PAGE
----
Much of the differences in my experience with my host country’s work culture I attribute more to the nature of the field that my company is in, rather than the country. Having done an internship that worked closely with lawyers, I can see similarities and differences, due to the realm of law that this firm deals with. At Legal Aid Society, lawyers were public defenders, and I dealt with more lawyers dealing with high incarceration rates disproportionately affecting people of color. Fast forward to Stein & Partners, which is mostly involved in tax law, and I am more or less surrounded by variations of accountants. The atmosphere is similar, in that is feels both fast paced but also rather slow paced. I would say I have a similar relationship with my supervisor here and my supervisor at Legal Aid, leading me to experience a rather similar work culture vibe.
One thing that I do think is perhaps more German-specific is the tendency to talk less during the day, and keep your head down and pretty consistently do your work. This is not at all to say that there is a lack of water cooler talk or people, and this observation could also be attributed to the fact that I haven’t had experience in a more professional/less laid-back setting. Another part of German work culture I believe to be different is (surprise) the overall quietness of the workplace, including when supervisors are talking to employees, although I think this extends to the broader parts of German culture that include being mindful of people around you by keeping your voice down. When communicating with my supervisor, I have found that he is pretty direct in what he expects me to do, but asking a potentially obscene amount of questions for clarification, further expectations, and next projects has helped me provide him with my best quality work. Of all things, I think this could me most helpful to bring back to America, as I have become less afraid to ask follow up questions, ask about projects’ purpose, intent, and audience, and produce better quality work overall.
In other news: this week was a hot one! It’s interesting reading articles in the New York Times about the heat wave that Europe is going through, and then walking outside and realizing you’re actually living it. On Wednesday, we were able to get the half day off because of the heat, and my supervisor was in court all day, so had no tasks for us. I want to say I did something productive with my time, but all I really did was nap in the nicely air conditioned hotel and go to the gym an hour earlier than normal. This weekend, we took full advantage of the heat (as much as one can) and ventured out to the Wannsee Stranbad (or Wannsee Lake) to spend the day cooling off in the water as much as possible. Besides the differences in work culture, one thing I would definitely like to bring back with me to America is the overall appreciation of doing things outside; this can include just walking around, lounging, or even just sitting down on the grass to tan and read. While I often use Sunday as a big chore day, cleaning and cooking for hours on end, and it is annoying that most grocery stores are closed on Sundays in Germany, I think this ultimately encourages people to go outside and get into a more relaxed mindset, something I would like to incorporate into my life. This would allow me to take a real day to relax, breathe, and mentally prepare for the week ahead of me. Even just walking around the park, which I have definitely come to appreciate, has cleared my mind more than laying around on the couch watching TV as a form relaxation ever has.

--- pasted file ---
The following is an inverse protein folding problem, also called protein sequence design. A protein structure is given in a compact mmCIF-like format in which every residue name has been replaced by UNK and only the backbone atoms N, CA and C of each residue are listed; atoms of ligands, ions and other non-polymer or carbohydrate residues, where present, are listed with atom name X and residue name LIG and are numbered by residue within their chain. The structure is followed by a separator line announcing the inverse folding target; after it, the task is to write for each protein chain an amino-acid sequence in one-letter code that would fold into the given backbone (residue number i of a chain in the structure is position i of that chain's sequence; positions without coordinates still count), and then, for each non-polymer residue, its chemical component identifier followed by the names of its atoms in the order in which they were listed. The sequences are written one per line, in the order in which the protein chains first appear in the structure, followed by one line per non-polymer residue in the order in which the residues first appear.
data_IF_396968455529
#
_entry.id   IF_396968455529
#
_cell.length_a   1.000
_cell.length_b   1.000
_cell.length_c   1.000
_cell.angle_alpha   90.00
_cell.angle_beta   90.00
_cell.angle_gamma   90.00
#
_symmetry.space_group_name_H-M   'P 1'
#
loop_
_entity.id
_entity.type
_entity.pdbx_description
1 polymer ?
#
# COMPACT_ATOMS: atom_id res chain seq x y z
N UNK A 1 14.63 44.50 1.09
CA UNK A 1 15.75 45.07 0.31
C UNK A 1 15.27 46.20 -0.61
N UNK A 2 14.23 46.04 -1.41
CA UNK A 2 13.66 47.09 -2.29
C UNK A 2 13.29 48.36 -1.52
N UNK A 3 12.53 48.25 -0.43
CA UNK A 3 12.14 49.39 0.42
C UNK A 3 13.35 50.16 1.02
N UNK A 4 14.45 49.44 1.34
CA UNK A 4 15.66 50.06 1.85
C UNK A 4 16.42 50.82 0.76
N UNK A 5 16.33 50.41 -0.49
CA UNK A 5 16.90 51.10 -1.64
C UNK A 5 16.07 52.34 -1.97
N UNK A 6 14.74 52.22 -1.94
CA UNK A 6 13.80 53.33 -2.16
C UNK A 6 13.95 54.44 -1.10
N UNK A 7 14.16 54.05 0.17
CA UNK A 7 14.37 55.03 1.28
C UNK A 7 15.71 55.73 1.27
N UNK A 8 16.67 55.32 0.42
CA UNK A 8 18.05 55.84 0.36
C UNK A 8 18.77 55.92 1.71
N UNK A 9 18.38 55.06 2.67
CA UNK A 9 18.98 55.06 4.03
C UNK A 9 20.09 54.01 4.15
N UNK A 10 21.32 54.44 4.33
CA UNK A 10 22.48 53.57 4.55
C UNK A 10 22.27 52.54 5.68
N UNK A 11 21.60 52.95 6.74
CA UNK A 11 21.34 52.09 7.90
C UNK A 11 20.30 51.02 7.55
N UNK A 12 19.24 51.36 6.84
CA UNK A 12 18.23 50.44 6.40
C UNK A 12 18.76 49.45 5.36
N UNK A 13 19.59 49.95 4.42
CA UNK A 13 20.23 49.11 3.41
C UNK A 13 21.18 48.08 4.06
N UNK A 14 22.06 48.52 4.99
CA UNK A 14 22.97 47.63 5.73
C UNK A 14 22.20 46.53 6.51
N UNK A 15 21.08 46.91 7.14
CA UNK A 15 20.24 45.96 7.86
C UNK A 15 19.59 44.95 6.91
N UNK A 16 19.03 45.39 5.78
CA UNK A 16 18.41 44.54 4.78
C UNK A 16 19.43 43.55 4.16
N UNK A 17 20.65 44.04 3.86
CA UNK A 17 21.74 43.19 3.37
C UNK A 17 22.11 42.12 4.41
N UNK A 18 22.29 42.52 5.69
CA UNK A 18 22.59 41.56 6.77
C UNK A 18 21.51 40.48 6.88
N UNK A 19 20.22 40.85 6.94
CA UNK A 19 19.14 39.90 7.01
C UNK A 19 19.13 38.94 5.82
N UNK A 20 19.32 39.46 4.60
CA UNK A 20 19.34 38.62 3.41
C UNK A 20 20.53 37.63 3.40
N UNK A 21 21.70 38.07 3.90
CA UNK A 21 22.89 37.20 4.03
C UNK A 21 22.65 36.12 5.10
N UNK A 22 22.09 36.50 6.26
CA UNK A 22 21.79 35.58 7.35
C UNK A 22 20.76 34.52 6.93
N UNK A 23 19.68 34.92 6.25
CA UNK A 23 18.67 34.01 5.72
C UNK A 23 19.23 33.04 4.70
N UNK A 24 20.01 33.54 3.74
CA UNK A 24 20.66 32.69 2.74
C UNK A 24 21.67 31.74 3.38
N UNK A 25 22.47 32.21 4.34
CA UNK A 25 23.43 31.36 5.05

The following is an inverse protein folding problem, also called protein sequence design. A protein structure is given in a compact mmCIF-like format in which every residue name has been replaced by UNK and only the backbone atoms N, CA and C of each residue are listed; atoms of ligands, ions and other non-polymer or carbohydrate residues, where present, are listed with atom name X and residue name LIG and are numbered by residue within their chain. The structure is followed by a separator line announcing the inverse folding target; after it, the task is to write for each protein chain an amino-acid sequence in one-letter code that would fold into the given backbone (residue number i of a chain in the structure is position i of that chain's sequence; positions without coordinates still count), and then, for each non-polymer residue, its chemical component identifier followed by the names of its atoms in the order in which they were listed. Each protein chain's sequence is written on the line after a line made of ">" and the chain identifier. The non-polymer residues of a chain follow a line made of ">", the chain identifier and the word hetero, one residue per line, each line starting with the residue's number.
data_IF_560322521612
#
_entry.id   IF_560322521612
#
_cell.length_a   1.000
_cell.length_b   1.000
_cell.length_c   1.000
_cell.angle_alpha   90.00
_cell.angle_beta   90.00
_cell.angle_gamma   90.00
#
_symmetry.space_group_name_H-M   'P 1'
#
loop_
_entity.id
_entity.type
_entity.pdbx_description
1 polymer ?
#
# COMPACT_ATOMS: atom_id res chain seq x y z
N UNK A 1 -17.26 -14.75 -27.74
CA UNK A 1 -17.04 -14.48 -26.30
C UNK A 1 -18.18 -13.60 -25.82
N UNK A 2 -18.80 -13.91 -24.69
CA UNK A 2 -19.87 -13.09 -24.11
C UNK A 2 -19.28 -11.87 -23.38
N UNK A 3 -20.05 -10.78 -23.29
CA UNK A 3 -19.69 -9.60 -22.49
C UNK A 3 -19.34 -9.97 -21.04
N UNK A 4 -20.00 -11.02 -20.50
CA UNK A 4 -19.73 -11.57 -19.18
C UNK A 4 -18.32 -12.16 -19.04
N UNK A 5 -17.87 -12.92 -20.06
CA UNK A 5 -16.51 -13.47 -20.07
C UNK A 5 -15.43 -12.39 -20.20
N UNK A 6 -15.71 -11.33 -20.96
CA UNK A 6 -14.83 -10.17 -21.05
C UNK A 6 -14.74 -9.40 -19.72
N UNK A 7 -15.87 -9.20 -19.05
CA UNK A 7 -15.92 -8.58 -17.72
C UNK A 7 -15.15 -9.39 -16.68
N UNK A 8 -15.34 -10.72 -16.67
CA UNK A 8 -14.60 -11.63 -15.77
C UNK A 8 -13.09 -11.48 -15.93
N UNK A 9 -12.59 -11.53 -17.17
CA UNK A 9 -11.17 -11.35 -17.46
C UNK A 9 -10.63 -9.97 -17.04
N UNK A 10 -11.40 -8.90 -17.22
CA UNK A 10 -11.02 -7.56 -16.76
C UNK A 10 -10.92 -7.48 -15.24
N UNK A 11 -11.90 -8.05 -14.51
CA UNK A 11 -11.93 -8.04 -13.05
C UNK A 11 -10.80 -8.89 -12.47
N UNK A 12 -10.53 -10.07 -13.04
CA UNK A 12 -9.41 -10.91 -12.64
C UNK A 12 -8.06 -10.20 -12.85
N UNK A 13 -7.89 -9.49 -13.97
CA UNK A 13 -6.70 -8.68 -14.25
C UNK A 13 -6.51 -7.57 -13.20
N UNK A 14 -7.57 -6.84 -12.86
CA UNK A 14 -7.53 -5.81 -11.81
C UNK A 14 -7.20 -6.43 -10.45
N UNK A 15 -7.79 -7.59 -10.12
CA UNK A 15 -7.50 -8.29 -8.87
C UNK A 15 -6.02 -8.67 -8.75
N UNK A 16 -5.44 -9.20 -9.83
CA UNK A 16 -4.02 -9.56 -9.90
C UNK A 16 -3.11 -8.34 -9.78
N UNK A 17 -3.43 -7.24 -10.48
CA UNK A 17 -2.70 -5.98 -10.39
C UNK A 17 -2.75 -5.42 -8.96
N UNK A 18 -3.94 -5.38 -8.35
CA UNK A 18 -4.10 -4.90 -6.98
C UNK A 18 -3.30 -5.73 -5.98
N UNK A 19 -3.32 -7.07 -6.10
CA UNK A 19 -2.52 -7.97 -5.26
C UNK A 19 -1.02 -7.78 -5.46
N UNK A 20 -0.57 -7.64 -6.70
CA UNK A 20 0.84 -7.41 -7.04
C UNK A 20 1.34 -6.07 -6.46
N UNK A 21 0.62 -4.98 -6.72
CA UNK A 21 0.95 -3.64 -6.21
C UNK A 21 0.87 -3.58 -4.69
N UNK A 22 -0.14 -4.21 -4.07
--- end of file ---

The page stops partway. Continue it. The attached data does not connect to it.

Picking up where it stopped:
On Saturday, I spent the day at the Mall of Berlin which, yes, is technically something I can do in America, but that is neither here nor there. Exciting things included finding the German equivalent to Forever 21 (…relatively exciting), finding a bubble tea place (you never know just how much you love it until it’s gone), chowing down on some India food (I think I’ve eaten more international cuisine in the 2 months in Berlin than the three years in Pittsburgh), sort of holding my own talking to store attendants in German, and then having that quickly fail as I tried to figure out what my height is in meters for a pair of pants (for future reference: 172.2 cm).